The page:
A lot of people have said that vocation is becoming who God wants you to be. I don't think it's becoming anything. I think vocation is a deeper awareness of who you already are. I think that's our vocation. If you become a priest, if you become a Sister, if you get married, it's because there's something in who you are that comes alive. But it's not simply that. Our vocation is not just a category - if it were, we'd be stretched out in a million different categories. Our vocation is realizing that we are a unique gift of God and those things that set our heart afire, those things that make us feel more alive are parts of that vocation. It's more than a martial status, it's more than a career, it's everything. It's not only accepting who I am, it's wanting to be who I am because I am made in His image.

So what was Fr Jim's advice? 1) Be joyful, 2) remember no one's perfect (including those Sisters you live with) and 3) don't forget to live your own personal vocation.
Thank you, Fr Jim. I finally got it....eight months later.

Feast of the Annunciation and the Renewal of Vows for the Daughters of Charity

Monday, March 26, 2012

Today, all over the world, about 19,000 women who have pledged their lives as Daughters of Charity renew their vows of poverty, chastity, obedience and service of the poor. On the feast of the Annunication, the feast of Mary's "yes", women are saying their own "yes" to God's call.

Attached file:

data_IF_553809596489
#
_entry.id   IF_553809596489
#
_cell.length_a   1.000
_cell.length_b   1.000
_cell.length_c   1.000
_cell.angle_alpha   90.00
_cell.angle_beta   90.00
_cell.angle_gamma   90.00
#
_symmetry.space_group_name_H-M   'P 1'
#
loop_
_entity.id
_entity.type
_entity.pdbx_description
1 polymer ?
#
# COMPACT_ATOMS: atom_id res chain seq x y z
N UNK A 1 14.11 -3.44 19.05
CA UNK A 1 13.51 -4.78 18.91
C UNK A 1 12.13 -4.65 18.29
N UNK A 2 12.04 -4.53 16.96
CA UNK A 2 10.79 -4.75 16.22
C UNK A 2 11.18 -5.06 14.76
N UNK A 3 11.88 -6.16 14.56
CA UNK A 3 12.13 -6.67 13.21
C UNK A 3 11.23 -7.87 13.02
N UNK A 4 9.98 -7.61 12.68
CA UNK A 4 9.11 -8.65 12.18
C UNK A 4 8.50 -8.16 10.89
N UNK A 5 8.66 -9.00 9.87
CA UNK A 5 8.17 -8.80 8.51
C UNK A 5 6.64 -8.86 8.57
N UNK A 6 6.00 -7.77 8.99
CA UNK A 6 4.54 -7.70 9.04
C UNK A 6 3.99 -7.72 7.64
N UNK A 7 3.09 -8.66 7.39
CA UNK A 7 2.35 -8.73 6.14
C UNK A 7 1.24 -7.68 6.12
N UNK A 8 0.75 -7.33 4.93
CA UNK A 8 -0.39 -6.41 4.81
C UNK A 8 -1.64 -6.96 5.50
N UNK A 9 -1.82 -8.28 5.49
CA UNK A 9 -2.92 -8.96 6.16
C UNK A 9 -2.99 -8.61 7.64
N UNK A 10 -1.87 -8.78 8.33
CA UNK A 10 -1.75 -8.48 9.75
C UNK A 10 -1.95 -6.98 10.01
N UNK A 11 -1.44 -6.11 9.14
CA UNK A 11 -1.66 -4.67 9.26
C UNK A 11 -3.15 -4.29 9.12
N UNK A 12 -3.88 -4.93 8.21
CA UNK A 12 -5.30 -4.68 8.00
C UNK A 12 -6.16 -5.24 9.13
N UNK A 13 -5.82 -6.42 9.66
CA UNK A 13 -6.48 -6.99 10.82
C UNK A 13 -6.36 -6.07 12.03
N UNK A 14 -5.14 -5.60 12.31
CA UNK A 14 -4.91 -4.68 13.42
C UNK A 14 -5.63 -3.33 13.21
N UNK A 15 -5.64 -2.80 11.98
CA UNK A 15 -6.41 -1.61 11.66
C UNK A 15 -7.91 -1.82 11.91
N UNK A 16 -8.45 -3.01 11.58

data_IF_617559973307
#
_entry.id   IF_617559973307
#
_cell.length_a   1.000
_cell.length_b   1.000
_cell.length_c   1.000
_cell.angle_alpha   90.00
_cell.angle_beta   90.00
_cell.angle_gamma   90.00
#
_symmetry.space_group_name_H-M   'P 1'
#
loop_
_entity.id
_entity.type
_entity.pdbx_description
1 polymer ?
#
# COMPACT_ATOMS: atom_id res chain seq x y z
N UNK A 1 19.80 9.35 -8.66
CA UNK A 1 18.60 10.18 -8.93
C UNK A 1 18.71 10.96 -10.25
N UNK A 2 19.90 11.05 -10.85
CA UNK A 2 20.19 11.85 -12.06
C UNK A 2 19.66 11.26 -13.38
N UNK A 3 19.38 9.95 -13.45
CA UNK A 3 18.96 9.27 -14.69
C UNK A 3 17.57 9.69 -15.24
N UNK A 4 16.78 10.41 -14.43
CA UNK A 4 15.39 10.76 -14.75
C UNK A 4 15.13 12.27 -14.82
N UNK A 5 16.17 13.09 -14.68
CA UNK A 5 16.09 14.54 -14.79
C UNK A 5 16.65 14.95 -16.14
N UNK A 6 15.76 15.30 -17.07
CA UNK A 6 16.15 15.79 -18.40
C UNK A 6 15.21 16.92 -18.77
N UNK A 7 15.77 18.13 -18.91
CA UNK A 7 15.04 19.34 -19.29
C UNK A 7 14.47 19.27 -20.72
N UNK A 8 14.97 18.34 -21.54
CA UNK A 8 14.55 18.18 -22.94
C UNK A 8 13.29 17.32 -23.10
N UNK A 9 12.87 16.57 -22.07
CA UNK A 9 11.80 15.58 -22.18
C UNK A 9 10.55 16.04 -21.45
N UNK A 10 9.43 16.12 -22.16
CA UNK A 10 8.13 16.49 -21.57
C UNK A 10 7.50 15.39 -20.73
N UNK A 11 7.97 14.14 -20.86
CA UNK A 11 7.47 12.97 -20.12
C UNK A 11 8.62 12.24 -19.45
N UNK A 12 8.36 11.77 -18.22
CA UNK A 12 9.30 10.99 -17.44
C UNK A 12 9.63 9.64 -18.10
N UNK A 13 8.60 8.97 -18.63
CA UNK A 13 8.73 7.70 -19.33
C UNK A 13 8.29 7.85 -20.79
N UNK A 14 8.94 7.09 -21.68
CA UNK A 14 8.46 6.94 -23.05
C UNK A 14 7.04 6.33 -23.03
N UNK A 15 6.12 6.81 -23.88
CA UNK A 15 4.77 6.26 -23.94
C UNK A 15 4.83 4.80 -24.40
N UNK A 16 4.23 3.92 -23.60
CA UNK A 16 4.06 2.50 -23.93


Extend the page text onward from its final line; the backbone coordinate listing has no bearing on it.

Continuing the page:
It's almost as if it's a wave - starting with our sisters in Australia, in Asia (Cambodia, Jordan, China, Kazakhstan, Eastern Russia, Korea, India, Laos, Lebanon, Indonesia, Phillipines, Iran, Syria, Israel, Thailand, Japan and Vietnam), in Europe (Albania, Poland, Austria, Belarus, Belguim, Portugal, Croatia, France, Czech Republic, Romania, Serbia, Slovakia, Slovenia, Germany, Great Britian, Greece, Hungary, Ireland, Italy, Switzerland, Macedonia, Turkey, Ukraine and the Netherlands)  in Africa (Algeria, Kenya, Angola, Libya, Burundi, Madagascar, Cameroon, Mauritania, Chad, Morocco, Congo, Mozambique, Egypt, Nigeria, Equatorial Guinea, Rwanda, Eritrea, Tanzania, Ethiopia, Tunisia and Ghana), in Latin America (Mexico, Guatemala, El Salvador, Honduras, Nicaragua, Costa Rica, Panama, Venezuela, Colombia, Ecuador, Peru, Bolivia, Chile, Argentina, Uruguay, Paraguay, Brazil, Cuba, Dominican Republic, Haiti and Puerto Rico), and then in the United States. (By the way, that's an average of 208 Sisters per country!)